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Enrique R. Vivoni
,
Kinwai Tai
, and
David J. Gochis

Abstract

Through the use of a mesoscale meteorological model and distributed hydrologic model, the effects of initial soil moisture on rainfall generation, streamflow, and evapotranspiration during the North American monsoon are examined. A collection of atmospheric fields is simulated by varying initial soil moisture in the meteorological model. Analysis of the simulated rainfall fields shows that the total rainfall, intensity, and spatial coverage increase with higher soil moisture. Hydrologic simulations forced by the meteorological fields are performed using two scenarios: (i) fixed soil moisture initializations obtained via a drainage experiment in the hydrologic model and (ii) adjusted initializations to match conditions in the two models. The scenarios indicate that the runoff ratio increases with higher rainfall, although a change is observed from a linear (fixed initialization) to a nonlinear response (adjusted initialization). Variations in basin response are attributed to controls exerted by rainfall, soil, and vegetation properties for varying initial conditions. Antecedent wetness significantly influences the runoff response through the interplay of different runoff generation mechanisms and also controls the evapotranspiration process. The authors conclude that a regional increase in initial soil moisture promotes rainfall generation, streamflow, and evapotranspiration for this warm-season case study.

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Hernan A. Moreno
,
Enrique R. Vivoni
, and
David J. Gochis

Abstract

Flood forecasting in mountain basins remains a challenge given the difficulty in accurately predicting rainfall and in representing hydrologic processes in complex terrain. This study identifies flood predictability patterns in mountain areas using quantitative precipitation forecasts for two summer events from radar nowcasting and a distributed hydrologic model. The authors focus on 11 mountain watersheds in the Colorado Front Range for two warm-season convective periods in 2004 and 2006. The effects of rainfall distribution, forecast lead time, and basin area on flood forecasting skill are quantified by means of regional verification of precipitation fields and analyses of the integrated and distributed basin responses. The authors postulate that rainfall and watershed characteristics are responsible for patterns that determine flood predictability at different catchment scales. Coupled simulations reveal that the largest decrease in precipitation forecast skill occurs between 15- and 45-min lead times that coincide with rapid development and movements of convective systems. Consistent with this, flood forecasting skill decreases with nowcasting lead time, but the functional relation depends on the interactions between watershed properties and rainfall characteristics. Across the majority of the basins, flood forecasting skill is reduced noticeably for nowcasting lead times greater than 30 min. The authors identified that intermediate basin areas [~(2–20) km2] exhibit the largest flood forecast errors with the largest differences across nowcasting ensemble members. The typical size of summer convective storms is found to coincide well with these maximum errors, while basin properties dictate the shape of the scale dependency of flood predictability for different lead times.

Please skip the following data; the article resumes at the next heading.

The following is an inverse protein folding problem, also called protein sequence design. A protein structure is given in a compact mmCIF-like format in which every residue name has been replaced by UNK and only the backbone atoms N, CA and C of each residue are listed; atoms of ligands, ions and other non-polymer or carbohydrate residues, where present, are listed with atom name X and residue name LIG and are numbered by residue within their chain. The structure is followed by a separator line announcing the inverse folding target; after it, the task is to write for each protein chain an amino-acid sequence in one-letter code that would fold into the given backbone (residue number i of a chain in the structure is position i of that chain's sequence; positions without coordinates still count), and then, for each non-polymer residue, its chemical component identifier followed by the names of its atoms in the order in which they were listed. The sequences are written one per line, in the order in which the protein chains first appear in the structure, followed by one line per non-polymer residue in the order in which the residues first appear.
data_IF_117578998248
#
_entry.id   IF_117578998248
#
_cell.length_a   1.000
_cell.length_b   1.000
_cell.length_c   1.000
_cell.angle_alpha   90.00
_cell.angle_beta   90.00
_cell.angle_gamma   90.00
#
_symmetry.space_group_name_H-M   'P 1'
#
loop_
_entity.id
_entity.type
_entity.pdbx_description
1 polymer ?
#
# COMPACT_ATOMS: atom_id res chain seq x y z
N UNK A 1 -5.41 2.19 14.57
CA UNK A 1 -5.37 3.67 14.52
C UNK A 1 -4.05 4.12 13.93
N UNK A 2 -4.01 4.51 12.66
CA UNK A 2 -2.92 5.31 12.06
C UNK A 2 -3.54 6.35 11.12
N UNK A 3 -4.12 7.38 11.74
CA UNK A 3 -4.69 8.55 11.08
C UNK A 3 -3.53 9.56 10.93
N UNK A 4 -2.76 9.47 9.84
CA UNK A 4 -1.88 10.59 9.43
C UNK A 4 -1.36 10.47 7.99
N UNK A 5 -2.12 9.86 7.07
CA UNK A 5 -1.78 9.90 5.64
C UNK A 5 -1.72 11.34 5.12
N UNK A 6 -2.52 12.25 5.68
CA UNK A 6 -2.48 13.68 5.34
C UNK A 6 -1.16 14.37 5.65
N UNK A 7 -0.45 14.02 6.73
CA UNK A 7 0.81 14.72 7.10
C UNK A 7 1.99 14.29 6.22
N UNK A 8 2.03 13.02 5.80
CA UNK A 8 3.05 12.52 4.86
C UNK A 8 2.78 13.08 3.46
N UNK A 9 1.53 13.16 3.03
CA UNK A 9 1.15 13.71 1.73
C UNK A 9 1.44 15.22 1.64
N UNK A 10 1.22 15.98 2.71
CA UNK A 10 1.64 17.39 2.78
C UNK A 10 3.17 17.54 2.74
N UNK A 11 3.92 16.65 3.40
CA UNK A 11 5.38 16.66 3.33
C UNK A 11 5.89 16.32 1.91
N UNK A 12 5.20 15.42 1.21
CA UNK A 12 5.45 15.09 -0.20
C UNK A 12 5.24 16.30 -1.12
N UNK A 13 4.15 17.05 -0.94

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David J. Gochis
,
Alejandro Jimenez
,
Christopher J. Watts
,
Jaime Garatuza-Payan
, and
W. James Shuttleworth

Abstract

Analyses of rainfall characteristics and their linkage to physiographic features are made from the North American monsoon experiment (NAME) Event Rain Gauge Network (NERN) in northwest Mexico. The findings are based on the network configuration for the 2002 and 2003 warm seasons. Despite the relatively short record used, a clearer structure of core-region monsoon rainfall is beginning to emerge. In agreement with earlier, coarser-scale studies, the seasonal precipitation maximum overlies the western slope of the Sierra Madre Occidental but does not strictly parallel a particular elevation band. It is shown that the distance to the Gulf of California and, potentially, the configuration of the terrain profile may also play an important role in determining where the axis of maximum precipitation lies. The diurnal cycles of precipitation frequency and intensity are shown to have distinct relationships to terrain elevation that are qualitatively similar to those observed over the Front Range of the Rocky Mountains in the central-western United States. The relationship between precipitation and gulf surge events occurring during the summer of 2003 is also explored.